The President Without A Country

Pat Boone asks some poignant questions.




Saturday, August 08, 2009
PLAY IT AGAIN, SAM
The president without a country
Exclusive: Pat Boone questions Obama's loyalty in light of quotes about faith
Posted: June 06, 2009
1:00 am Eastern

By Pat Boone

"We're no longer a Christian nation." – President Barack Obama, June 2007

"America has been arrogant." – President Barack Obama

"After 9/11, America didn't always live up to her ideals."

– President Barack Obama

"You might say that America is a Muslim nation."

– President Barack Obama, Egypt 2009

Thinking about these and other statements made by the man who wears the title of president … I keep wondering what country he believes he's president of.

In one of my very favorite stories, Edward Everett Hale's "The Man without a Country," a young Army lieutenant named Philip Nolan stands condemned for treason during the Revolutionary War, having come under the influence of Aaron Burr. When the judge asks him if he wishes to say anything before sentence is passed, young Nolan defiantly exclaims, "Damn the United States! I wish I might never hear of the United States again!"

The stunned silence in the courtroom is palpable, pulsing. After a long pause, the judge soberly says to the angry lieutenant: "You have just pronounced your own sentence. You will never hear of the United States again. I sentence you to spend the rest of your life at sea, on one or another of this country's naval vessels – under strict orders that no one will ever speak to you again about the country you have just cursed."

And so it was. Philip Nolan was taken away and spent the next 40 years at sea, never hearing anything but an occasional slip of the tongue about America. The last few pages of the story, recounting Nolan's dying hours in his small stateroom – now turned into a shrine to the country he foreswore – never fail to bring me to tears. And I find my own love for this dream, this miracle called America, refreshed and renewed. I know how blessed and unique we are.

Is Shariah law coming to a court near you? Get "Stealth Jihad" – Robert Spencer's expose about efforts to quietly establish the Muslim system in America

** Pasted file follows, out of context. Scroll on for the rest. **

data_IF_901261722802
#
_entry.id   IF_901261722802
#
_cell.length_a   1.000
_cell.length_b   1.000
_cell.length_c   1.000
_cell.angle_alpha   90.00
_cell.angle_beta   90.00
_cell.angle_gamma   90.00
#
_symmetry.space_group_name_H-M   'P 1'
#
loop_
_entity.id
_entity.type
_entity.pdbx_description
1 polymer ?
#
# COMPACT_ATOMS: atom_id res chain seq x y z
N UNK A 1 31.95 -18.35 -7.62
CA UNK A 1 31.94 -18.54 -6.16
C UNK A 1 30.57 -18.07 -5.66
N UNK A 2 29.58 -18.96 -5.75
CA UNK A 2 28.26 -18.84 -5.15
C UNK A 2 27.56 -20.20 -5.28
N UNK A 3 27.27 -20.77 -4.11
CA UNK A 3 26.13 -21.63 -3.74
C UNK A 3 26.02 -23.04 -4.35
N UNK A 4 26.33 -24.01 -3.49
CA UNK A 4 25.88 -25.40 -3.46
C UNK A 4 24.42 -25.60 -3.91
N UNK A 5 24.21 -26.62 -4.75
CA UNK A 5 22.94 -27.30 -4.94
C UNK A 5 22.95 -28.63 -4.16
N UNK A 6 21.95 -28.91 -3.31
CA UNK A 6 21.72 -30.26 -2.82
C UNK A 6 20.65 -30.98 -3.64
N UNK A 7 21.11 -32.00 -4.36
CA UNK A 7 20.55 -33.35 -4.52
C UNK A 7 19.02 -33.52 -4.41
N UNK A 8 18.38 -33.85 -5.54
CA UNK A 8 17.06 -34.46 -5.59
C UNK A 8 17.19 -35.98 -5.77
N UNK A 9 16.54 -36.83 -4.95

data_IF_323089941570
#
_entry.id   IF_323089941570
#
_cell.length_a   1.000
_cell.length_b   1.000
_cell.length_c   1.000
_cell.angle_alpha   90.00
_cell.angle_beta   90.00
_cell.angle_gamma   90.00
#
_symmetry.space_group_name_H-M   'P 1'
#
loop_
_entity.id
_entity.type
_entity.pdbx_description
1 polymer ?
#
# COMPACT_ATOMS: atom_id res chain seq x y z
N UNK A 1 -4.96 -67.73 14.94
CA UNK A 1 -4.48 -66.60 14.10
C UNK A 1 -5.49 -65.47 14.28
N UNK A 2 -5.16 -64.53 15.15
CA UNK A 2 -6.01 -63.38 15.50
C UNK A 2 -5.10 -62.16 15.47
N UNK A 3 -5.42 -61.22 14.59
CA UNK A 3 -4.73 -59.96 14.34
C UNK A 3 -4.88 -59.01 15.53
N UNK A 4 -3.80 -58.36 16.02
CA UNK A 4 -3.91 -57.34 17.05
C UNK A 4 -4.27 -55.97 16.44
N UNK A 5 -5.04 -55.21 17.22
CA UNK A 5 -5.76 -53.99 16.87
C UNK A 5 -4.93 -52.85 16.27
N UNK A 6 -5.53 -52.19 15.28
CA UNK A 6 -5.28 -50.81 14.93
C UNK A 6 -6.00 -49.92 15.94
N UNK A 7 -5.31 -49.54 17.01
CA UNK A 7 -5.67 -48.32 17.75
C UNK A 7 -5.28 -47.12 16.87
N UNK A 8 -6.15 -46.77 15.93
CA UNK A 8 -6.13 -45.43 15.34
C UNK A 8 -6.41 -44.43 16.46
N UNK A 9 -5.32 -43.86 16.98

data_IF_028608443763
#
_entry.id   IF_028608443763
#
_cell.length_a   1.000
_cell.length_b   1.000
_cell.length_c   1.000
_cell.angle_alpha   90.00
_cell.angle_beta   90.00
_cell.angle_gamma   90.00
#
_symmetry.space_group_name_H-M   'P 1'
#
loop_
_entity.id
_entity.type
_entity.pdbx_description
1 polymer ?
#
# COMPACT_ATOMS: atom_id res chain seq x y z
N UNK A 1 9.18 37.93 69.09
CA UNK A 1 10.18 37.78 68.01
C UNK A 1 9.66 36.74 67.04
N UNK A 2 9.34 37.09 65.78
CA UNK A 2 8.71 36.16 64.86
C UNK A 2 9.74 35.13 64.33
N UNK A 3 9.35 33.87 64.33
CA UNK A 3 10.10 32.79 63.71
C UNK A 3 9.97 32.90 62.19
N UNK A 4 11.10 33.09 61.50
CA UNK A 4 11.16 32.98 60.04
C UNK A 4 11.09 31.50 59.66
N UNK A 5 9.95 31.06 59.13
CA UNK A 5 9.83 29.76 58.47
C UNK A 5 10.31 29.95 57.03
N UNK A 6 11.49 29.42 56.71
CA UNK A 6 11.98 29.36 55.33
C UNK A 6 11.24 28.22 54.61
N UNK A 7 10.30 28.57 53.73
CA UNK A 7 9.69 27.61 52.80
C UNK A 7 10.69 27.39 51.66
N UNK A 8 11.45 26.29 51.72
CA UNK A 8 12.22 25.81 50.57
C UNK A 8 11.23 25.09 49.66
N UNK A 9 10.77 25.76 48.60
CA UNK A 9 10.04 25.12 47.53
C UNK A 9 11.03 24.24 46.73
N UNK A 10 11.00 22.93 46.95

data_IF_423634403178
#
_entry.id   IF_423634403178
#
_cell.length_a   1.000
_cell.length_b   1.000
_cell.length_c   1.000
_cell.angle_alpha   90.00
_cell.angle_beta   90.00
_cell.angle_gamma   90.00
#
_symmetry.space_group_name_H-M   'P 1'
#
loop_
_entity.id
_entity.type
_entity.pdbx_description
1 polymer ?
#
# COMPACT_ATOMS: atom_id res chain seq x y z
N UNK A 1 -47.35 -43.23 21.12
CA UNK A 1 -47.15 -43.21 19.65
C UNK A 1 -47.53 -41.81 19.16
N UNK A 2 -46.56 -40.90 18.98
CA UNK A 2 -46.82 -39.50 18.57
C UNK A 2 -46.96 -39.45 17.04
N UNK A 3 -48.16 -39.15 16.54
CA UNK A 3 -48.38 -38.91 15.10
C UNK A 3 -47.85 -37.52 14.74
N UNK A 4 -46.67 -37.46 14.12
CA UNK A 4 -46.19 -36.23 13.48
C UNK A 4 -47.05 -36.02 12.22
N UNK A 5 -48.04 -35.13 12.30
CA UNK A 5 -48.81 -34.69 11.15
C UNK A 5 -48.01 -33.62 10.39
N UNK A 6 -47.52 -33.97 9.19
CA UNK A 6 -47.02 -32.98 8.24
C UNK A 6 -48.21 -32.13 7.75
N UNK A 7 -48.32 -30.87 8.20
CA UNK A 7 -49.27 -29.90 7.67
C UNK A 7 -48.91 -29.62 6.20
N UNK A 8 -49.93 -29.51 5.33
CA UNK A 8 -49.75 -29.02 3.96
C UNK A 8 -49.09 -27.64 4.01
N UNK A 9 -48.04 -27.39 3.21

But reading and hearing the audacious, shocking statements of the man who was recently elected our president – a young black man living the impossible dream of millions of young Americans, past and present, black and white – I want to ask him, "Just what country do you think you're president of?"

You surely can't be referring to the United States of America, can you? America is emphatically a Christian nation, and has been from its inception! Seventy percent of her citizens identify themselves as Christian. The Declaration of Independence and our Constitution were framed, written and ratified by Christians. It's because this was, and is, a nation built on and guided by Judeo-Christian biblical principles that you, sir, have had the inestimable privilege of being elected her president.

You studied law at Harvard, didn't you, sir? You taught constitutional law in Chicago? Did you not ever read the statement of John Jay, the first Chief Justice of the Supreme Court and an author of the landmark "Federalist Papers": "Providence has given to our people the choice of their rulers – and it is the duty, as well as the privilege and interest of our Christian nation – to select and prefer Christians for their rulers"?

In your studies, you surely must have read the decision of the Supreme Court in 1892: "Our lives and our institutions must necessarily be based upon and embody the teachings of the Redeemer of mankind. It is impossible that it should be otherwise; and in this sense and to this extent our civilization and our institutions are emphatically Christian."

Did your professors have you skip over all the high-court decisions right up till the mid 1900s that echoed and reinforced these views and intentions? Did you pick up the history of American jurisprudence only in 1947, when for the first time a phrase coined by Thomas Jefferson about a "wall of separation between church and state" was used to deny some specific religious expression – contrary to Jefferson's intent with that statement?

Or, wait a minute … were your ideas about America's Christianity formed during the 20 years you were a member of the Trinity United Church of Christ under your pastor, Jeremiah Wright? Is that where you got the idea that "America is no longer a Christian nation"? Is this where you, even as you came to call yourself a Christian, formed the belief that "America has been arrogant"?

Even if that's the understandable explanation of your damning of your country and accusing the whole nation (not just a few military officials trying their best to keep more Americans from being murdered by jihadists) of "not always living up to her ideals," how did you come up with the ridiculous, alarming notion that we might be "considered a Muslim nation"?

Is it because there are some 2 million or more Muslims living here, trying to be good Americans? Out of a current population of over 300 million, 70 percent of whom are Christians? Does that make us, by any rational definition, a "Muslim nation"?